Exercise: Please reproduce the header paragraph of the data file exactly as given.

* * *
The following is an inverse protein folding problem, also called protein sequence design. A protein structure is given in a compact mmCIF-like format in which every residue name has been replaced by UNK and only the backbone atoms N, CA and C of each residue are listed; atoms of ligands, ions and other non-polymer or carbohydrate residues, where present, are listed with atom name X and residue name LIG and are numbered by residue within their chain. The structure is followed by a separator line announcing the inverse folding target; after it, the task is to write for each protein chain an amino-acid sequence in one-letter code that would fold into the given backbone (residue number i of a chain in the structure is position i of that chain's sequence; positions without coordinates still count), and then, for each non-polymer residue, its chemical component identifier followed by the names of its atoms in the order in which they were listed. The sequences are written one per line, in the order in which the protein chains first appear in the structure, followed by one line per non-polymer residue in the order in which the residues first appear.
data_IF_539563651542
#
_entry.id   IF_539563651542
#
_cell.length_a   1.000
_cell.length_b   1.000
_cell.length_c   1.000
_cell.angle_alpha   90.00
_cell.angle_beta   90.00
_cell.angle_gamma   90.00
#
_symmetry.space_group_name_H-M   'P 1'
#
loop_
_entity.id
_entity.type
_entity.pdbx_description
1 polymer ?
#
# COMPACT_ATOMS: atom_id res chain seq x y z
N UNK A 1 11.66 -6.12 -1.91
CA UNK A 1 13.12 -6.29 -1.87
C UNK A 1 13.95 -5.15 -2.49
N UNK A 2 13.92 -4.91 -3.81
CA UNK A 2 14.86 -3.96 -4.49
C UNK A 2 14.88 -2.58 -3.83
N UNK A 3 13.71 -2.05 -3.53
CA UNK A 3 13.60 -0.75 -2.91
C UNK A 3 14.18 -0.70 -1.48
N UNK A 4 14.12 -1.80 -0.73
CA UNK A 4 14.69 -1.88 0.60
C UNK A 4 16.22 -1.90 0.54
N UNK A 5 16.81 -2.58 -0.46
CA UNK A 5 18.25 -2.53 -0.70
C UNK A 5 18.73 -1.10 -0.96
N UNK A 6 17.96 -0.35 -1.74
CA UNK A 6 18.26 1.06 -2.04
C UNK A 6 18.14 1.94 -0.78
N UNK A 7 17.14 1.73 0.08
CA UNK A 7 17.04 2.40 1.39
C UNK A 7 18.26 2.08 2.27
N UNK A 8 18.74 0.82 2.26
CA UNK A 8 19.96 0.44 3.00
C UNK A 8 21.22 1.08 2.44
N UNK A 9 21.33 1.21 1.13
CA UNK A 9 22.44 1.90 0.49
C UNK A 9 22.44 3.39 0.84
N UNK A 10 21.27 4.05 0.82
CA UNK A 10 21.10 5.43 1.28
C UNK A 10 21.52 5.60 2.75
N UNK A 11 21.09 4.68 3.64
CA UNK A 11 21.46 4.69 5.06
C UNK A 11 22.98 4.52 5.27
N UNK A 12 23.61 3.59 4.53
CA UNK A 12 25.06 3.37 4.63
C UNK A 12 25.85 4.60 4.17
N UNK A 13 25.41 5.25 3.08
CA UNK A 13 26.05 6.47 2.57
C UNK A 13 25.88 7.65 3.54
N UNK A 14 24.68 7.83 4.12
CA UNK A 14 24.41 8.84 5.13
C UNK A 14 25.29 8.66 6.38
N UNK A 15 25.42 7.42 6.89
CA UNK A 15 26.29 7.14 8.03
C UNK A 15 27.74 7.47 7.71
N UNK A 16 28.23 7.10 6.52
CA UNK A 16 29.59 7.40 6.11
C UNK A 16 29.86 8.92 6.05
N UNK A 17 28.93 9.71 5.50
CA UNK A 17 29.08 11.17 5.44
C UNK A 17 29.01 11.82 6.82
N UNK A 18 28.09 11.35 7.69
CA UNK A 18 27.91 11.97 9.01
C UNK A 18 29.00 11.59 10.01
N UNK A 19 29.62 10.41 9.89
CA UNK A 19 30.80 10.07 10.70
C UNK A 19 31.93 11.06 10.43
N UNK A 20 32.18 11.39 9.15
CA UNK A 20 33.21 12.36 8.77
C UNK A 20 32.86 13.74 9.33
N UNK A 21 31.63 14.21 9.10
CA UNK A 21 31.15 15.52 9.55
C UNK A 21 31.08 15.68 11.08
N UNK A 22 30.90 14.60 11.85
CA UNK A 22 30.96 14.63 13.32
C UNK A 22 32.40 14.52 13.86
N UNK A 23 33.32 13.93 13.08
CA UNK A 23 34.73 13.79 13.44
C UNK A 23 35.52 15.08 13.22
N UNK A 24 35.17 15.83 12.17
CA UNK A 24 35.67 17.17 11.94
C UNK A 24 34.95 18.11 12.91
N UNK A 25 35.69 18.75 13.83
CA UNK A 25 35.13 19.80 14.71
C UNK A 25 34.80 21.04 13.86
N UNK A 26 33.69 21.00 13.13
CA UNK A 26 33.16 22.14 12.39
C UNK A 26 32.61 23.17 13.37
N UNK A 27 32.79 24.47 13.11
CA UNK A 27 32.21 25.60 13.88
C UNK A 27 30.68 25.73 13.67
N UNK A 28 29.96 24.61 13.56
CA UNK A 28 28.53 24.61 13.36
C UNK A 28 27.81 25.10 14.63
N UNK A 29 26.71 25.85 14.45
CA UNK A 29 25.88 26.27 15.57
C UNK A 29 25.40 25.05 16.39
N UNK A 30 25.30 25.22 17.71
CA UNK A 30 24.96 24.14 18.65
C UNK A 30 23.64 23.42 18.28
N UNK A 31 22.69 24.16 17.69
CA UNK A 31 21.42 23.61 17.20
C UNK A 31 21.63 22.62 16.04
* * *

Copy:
The following is an inverse protein folding problem, also called protein sequence design. A protein structure is given in a compact mmCIF-like format in which every residue name has been replaced by UNK and only the backbone atoms N, CA and C of each residue are listed; atoms of ligands, ions and other non-polymer or carbohydrate residues, where present, are listed with atom name X and residue name LIG and are numbered by residue within their chain. The structure is followed by a separator line announcing the inverse folding target; after it, the task is to write for each protein chain an amino-acid sequence in one-letter code that would fold into the given backbone (residue number i of a chain in the structure is position i of that chain's sequence; positions without coordinates still count), and then, for each non-polymer residue, its chemical component identifier followed by the names of its atoms in the order in which they were listed. The sequences are written one per line, in the order in which the protein chains first appear in the structure, followed by one line per non-polymer residue in the order in which the residues first appear.